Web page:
Who Were the Eastern Woodland Indians?

The Eastern Woodlands Indians are tribes that lived in a region spanning as north as Maine, as south as Maryland and as west as the Great Lakes Area, just east of the Plains Indians. These tribes made the forest their home and used the woodlands for their food, shelter, tools, weapons and clothing. Tribes considered part of the Eastern Woodlands Indians include the Iroquois, Algonquian, Shawnee, Mohawk and the Mound Builders.

Eastern Woodlands Indians lived in log homes built with trees, mud, bark, grass and clay. These homes constructed by the men served as training experiences for the boys of the tribe. The Native Americans typically ate deer, rabbit, bison, and bear and filled out their nutrition with vegetables such as squash, berries, nuts and beans. They gathered their water from streams, lakes, rivers and rainfall. The Native Americans also used the pelts of animals they killed and ate as clothing, made buckskin moccasins for their feet, and wore skirts made of grass.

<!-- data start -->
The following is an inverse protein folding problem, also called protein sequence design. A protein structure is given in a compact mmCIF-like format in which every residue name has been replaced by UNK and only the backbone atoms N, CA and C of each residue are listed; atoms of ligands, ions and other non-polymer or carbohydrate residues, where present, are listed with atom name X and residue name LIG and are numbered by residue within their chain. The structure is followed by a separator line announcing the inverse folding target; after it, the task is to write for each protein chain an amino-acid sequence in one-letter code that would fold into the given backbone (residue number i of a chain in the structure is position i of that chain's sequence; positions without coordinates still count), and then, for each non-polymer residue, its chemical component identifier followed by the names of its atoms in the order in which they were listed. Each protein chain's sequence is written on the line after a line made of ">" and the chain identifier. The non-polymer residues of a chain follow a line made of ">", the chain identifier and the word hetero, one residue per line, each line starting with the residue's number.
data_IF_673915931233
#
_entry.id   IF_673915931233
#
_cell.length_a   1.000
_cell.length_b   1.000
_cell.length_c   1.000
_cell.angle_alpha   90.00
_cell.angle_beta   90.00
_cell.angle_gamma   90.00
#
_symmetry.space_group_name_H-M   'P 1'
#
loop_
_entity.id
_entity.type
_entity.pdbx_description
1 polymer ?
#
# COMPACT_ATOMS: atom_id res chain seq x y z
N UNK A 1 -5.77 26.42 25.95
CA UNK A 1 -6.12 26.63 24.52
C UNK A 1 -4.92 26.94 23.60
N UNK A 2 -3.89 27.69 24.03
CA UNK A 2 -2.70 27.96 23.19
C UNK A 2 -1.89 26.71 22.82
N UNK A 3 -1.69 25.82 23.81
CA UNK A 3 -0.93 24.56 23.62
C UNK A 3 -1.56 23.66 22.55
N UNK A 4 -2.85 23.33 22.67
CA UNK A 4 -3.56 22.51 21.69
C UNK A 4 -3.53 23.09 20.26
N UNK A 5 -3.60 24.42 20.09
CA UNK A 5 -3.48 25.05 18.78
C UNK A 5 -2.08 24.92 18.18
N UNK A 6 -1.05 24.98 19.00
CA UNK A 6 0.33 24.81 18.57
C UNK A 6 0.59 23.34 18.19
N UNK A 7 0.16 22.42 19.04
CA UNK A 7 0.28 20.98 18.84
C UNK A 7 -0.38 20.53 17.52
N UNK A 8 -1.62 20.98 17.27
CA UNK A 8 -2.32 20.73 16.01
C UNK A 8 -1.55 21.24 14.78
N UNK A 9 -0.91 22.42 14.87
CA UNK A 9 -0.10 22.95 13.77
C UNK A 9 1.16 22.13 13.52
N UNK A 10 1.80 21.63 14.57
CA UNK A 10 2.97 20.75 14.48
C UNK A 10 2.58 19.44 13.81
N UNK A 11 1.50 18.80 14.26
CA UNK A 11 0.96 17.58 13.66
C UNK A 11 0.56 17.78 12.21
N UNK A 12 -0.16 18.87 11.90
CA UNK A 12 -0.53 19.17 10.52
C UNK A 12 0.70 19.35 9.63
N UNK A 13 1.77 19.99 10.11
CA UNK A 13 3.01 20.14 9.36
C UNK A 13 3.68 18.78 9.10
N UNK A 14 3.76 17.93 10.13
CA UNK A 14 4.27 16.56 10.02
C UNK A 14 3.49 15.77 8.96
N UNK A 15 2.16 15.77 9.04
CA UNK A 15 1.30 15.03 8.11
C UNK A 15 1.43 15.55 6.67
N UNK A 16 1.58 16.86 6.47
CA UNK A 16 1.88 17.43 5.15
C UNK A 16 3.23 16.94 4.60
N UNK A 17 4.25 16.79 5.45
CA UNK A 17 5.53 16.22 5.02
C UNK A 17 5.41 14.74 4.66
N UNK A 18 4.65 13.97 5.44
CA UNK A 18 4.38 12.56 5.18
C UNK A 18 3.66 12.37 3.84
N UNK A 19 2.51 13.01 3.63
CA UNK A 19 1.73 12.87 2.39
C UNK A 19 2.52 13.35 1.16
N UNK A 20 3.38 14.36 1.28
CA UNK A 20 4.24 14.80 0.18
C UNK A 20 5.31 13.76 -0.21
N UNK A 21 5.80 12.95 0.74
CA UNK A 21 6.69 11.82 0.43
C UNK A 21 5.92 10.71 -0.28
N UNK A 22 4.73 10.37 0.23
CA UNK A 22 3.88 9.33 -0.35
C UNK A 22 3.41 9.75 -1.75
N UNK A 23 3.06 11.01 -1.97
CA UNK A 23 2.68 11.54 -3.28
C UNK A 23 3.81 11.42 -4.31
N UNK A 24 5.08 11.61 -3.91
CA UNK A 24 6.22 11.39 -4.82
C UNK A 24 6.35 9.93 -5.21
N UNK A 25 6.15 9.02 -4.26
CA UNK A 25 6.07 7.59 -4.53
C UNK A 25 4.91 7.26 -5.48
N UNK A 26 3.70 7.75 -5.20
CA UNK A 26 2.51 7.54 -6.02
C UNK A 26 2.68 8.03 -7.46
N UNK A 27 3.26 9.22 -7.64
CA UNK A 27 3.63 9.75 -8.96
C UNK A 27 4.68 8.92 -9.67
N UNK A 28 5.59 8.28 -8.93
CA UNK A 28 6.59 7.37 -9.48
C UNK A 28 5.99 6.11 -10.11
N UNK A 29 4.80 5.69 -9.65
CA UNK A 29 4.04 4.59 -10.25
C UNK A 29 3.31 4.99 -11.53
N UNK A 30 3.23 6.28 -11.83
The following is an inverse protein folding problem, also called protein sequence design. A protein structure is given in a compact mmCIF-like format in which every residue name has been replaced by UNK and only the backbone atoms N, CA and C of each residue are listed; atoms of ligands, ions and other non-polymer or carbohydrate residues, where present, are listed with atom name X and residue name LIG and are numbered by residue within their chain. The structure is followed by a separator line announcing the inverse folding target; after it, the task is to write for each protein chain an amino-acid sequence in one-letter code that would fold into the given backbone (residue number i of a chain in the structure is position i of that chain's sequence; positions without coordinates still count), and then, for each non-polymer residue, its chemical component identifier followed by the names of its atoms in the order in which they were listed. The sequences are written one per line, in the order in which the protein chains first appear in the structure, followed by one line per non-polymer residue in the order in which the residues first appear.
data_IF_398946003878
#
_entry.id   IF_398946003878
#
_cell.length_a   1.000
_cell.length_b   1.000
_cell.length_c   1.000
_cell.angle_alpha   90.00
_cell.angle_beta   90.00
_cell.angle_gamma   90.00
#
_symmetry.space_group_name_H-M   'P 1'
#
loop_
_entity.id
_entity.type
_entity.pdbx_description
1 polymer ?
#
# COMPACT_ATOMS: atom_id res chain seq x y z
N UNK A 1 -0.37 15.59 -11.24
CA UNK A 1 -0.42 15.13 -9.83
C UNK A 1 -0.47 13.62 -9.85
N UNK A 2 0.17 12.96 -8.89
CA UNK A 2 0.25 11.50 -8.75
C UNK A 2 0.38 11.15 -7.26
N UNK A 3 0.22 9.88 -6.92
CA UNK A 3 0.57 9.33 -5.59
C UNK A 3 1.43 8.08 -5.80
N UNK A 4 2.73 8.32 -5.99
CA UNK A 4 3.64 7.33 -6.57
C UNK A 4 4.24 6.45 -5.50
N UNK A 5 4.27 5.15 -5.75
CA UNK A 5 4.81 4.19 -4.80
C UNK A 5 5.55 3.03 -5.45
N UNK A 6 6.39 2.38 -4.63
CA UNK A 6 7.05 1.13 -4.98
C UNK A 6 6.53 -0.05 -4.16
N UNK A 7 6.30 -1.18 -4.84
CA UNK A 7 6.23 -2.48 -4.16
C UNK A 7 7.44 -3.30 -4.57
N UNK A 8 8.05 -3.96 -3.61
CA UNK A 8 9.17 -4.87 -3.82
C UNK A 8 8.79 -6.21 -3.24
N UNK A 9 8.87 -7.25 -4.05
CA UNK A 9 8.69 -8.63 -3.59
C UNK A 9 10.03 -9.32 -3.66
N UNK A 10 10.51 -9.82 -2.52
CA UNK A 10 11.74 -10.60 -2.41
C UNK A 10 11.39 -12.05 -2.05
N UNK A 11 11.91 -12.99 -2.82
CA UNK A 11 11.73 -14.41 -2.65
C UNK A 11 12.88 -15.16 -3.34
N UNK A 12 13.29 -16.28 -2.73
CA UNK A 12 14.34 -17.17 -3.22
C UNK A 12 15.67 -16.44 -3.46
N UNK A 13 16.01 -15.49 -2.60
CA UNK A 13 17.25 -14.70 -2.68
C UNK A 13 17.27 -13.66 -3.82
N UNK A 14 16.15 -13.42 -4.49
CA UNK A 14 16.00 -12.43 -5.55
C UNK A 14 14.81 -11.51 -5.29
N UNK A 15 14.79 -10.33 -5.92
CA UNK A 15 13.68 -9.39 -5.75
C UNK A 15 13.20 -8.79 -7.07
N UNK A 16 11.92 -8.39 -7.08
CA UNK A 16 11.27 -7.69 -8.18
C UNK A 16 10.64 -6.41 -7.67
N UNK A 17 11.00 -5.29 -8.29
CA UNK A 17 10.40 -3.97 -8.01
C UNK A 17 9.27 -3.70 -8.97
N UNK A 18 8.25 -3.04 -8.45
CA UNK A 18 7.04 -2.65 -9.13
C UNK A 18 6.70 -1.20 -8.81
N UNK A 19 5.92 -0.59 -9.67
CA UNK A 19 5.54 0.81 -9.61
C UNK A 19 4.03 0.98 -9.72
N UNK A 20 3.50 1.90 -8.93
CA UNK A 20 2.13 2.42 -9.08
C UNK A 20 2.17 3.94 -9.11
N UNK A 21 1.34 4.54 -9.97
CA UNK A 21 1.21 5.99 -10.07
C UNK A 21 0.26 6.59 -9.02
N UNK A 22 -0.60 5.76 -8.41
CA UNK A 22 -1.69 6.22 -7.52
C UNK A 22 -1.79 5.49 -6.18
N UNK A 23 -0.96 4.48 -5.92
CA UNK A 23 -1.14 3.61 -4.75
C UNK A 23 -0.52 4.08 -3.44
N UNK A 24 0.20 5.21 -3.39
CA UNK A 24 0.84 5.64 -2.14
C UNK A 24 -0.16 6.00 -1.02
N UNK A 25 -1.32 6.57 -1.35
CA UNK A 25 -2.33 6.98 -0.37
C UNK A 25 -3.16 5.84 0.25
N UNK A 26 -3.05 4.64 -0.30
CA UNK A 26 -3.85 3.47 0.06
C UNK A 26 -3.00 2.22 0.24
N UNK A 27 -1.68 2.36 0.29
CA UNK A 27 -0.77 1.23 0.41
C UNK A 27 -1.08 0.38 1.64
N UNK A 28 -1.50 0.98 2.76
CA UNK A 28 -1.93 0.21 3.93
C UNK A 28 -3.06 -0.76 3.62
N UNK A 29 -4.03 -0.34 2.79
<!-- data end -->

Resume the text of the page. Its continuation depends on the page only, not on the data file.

Most tribes of the Eastern Woodlands Indians spoke their own languages, with Algonquian and Iroquois being two of the most common.

Spiritual traditions incorporated the tribes as members frequently wore face paint and performed rites, songs or dances to honor the dead, talk to the gods or drive out evil spirits.